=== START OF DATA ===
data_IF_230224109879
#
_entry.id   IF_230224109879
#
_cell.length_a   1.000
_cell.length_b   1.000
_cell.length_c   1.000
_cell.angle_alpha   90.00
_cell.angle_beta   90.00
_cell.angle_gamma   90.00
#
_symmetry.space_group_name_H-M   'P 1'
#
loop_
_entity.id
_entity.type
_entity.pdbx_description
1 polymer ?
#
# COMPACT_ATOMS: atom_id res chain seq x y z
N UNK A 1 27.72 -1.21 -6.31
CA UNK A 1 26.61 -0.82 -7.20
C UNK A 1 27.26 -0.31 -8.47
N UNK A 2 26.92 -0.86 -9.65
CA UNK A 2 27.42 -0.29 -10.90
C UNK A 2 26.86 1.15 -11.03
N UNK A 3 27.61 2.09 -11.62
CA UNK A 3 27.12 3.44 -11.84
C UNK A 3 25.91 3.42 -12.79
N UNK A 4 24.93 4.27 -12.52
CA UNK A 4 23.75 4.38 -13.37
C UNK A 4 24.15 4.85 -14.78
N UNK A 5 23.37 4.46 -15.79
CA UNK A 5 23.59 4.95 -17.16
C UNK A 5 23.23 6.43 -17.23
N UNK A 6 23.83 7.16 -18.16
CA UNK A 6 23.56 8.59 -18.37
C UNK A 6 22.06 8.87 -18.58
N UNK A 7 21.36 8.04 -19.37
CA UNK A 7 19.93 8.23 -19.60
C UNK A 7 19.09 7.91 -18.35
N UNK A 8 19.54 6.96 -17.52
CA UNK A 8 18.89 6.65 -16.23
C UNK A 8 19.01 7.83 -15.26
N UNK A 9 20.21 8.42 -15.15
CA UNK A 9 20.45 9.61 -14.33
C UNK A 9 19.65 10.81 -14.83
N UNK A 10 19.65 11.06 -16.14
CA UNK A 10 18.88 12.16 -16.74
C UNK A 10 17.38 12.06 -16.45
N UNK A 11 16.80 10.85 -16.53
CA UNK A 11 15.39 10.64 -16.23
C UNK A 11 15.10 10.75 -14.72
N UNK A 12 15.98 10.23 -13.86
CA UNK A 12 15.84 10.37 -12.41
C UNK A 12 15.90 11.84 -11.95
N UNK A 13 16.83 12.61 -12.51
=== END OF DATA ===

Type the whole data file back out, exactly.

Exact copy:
data_IF_230224109879
#
_entry.id   IF_230224109879
#
_cell.length_a   1.000
_cell.length_b   1.000
_cell.length_c   1.000
_cell.angle_alpha   90.00
_cell.angle_beta   90.00
_cell.angle_gamma   90.00
#
_symmetry.space_group_name_H-M   'P 1'
#
loop_
_entity.id
_entity.type
_entity.pdbx_description
1 polymer ?
#
# COMPACT_ATOMS: atom_id res chain seq x y z
N UNK A 1 27.72 -1.21 -6.31
CA UNK A 1 26.61 -0.82 -7.20
C UNK A 1 27.26 -0.31 -8.47
N UNK A 2 26.92 -0.86 -9.65
CA UNK A 2 27.42 -0.29 -10.90
C UNK A 2 26.86 1.15 -11.03
N UNK A 3 27.61 2.09 -11.62
CA UNK A 3 27.12 3.44 -11.84
C UNK A 3 25.91 3.42 -12.79
N UNK A 4 24.93 4.27 -12.52
CA UNK A 4 23.75 4.38 -13.37
C UNK A 4 24.15 4.85 -14.78
N UNK A 5 23.37 4.46 -15.79
CA UNK A 5 23.59 4.95 -17.16
C UNK A 5 23.23 6.43 -17.23
N UNK A 6 23.83 7.16 -18.16
CA UNK A 6 23.56 8.59 -18.37
C UNK A 6 22.06 8.87 -18.58
N UNK A 7 21.36 8.04 -19.37
CA UNK A 7 19.93 8.23 -19.60
C UNK A 7 19.09 7.91 -18.35
N UNK A 8 19.54 6.96 -17.52
CA UNK A 8 18.89 6.65 -16.23
C UNK A 8 19.01 7.83 -15.26
N UNK A 9 20.21 8.42 -15.15
CA UNK A 9 20.45 9.61 -14.33
C UNK A 9 19.65 10.81 -14.83
N UNK A 10 19.65 11.06 -16.14
CA UNK A 10 18.88 12.16 -16.74
C UNK A 10 17.38 12.06 -16.45
N UNK A 11 16.80 10.85 -16.53
CA UNK A 11 15.39 10.64 -16.23
C UNK A 11 15.10 10.75 -14.72
N UNK A 12 15.98 10.23 -13.86
CA UNK A 12 15.84 10.37 -12.41
C UNK A 12 15.90 11.84 -11.95
N UNK A 13 16.83 12.61 -12.51